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    ABSTRACT: This study investigated the changes of conventional parameters, metals, volatile organic compounds (VOCs), acid-base-neutral extractables (ABNs) and selected microcontaminants (MCs) in effluents from three activated sludge (AS) systems including conventional AS (CAS), nitrifying AS (NAS) and biological nutrient removal (BNR) processes at pilot scale under simulated winter (12 o C) and summer (18 o C) wastewater temperatures typical of southern Ontario, Canada. The reductions in the conventional parameters within and between seasons was comparable for COD (77-86%), CBOD 5 (91-96%), TAN (22-43% CAS and 99% for NAS and BNR) and TP (25 to 49% CAS and NAS; and >90% in BNR). For the 18 metals considered, the percent reduction for most metals was better in the NAS and BNR plants for Phase 1 (12 o C) when compared to the CAS pilot plant. In Phase 2 (18 o C) the percent reduction between the CAS, NAS and BNR pilot plants was mostly comparable except for Ba, Pb, Mn, Mo and Ni with a lower reduction in the BNR pilot plant. A suite of 52 volatile organic compounds (VOCs) and 60 acid-base-neutral extractables (ABNs) were monitored in the common primary effluent (PE) and the three effluents. In all cases the monitored VOCs and ABNs were found to be below the detection limits (DL) of 4 and 0.2 μg/L, respectively. A suite of 47 MCs covering various therapeutic classes of pharmaceuticals, surfactants and a plasticizer were analyzed. A substantial number of samples were at or below DL which ranged from 1 to 20 ng/L and the percent detection varied by phase and MC. Significant variability, characteristic of MC concentrations in complex matrices, was evident within and between treatments in each phase. A distributional statistical analysis for left censored data was used along with other semi-quantitative approaches to better understand the treatment performance of the pilot plants with respect to MCs.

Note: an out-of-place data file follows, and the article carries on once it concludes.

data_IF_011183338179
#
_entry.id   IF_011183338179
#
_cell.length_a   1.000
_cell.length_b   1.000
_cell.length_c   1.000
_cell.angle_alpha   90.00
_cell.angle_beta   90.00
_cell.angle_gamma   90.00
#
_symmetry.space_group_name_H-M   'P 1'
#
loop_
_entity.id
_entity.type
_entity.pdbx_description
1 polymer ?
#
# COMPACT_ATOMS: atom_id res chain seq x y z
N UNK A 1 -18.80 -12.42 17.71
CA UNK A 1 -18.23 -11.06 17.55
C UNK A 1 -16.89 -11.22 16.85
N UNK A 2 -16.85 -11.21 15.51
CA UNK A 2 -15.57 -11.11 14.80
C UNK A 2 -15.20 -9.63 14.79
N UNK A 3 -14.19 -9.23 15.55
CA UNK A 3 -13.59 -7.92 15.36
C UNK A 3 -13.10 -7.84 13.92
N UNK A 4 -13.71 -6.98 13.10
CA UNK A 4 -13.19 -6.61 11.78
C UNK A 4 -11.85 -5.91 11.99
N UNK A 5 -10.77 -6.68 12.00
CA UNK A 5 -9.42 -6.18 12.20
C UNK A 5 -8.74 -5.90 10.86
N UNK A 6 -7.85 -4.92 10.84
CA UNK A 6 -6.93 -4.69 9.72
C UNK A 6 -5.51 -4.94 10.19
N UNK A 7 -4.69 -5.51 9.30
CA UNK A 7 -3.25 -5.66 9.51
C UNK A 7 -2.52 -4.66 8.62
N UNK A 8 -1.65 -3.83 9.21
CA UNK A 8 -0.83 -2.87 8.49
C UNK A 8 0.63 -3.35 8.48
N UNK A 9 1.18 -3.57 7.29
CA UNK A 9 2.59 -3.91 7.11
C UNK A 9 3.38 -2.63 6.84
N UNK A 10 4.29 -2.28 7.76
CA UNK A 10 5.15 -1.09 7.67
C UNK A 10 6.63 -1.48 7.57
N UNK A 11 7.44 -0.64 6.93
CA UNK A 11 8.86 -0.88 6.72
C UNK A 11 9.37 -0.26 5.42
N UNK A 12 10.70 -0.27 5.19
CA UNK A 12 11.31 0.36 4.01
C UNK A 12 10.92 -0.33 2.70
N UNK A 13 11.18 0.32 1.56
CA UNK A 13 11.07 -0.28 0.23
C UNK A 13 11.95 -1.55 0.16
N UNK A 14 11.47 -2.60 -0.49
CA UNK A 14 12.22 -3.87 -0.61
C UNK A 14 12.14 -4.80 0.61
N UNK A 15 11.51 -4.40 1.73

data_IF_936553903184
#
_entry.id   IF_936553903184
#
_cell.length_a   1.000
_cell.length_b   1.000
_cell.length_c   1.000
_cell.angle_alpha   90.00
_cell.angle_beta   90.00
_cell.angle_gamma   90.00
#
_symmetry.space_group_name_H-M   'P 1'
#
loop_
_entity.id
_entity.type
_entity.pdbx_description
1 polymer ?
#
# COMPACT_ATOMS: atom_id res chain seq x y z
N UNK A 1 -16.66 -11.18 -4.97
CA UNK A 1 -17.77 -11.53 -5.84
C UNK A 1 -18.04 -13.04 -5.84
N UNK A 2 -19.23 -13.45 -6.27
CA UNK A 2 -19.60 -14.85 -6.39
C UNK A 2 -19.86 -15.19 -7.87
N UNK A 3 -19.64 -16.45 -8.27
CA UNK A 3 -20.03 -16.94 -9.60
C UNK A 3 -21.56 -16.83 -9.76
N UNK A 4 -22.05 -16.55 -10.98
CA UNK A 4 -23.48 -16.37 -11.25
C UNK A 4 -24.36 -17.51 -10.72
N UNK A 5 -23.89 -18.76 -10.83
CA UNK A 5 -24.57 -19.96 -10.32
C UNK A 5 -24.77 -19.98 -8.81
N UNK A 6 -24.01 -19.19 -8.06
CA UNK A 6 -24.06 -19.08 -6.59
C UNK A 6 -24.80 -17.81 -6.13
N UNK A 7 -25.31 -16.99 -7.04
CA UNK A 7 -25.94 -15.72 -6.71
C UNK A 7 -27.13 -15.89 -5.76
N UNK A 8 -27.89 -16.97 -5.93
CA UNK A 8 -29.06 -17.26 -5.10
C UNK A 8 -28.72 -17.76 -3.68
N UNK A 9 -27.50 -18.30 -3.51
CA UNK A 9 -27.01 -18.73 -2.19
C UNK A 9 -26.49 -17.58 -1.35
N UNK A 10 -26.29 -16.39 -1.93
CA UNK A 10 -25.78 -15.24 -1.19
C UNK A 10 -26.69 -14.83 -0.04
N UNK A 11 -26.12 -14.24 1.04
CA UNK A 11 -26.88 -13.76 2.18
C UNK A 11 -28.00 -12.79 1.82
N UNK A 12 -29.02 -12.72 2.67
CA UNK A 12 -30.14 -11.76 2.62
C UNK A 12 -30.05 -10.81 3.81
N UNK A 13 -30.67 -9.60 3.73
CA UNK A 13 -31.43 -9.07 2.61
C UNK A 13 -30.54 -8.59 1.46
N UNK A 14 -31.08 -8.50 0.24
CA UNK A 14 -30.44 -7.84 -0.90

Full-text · Conference Paper · Oct 2013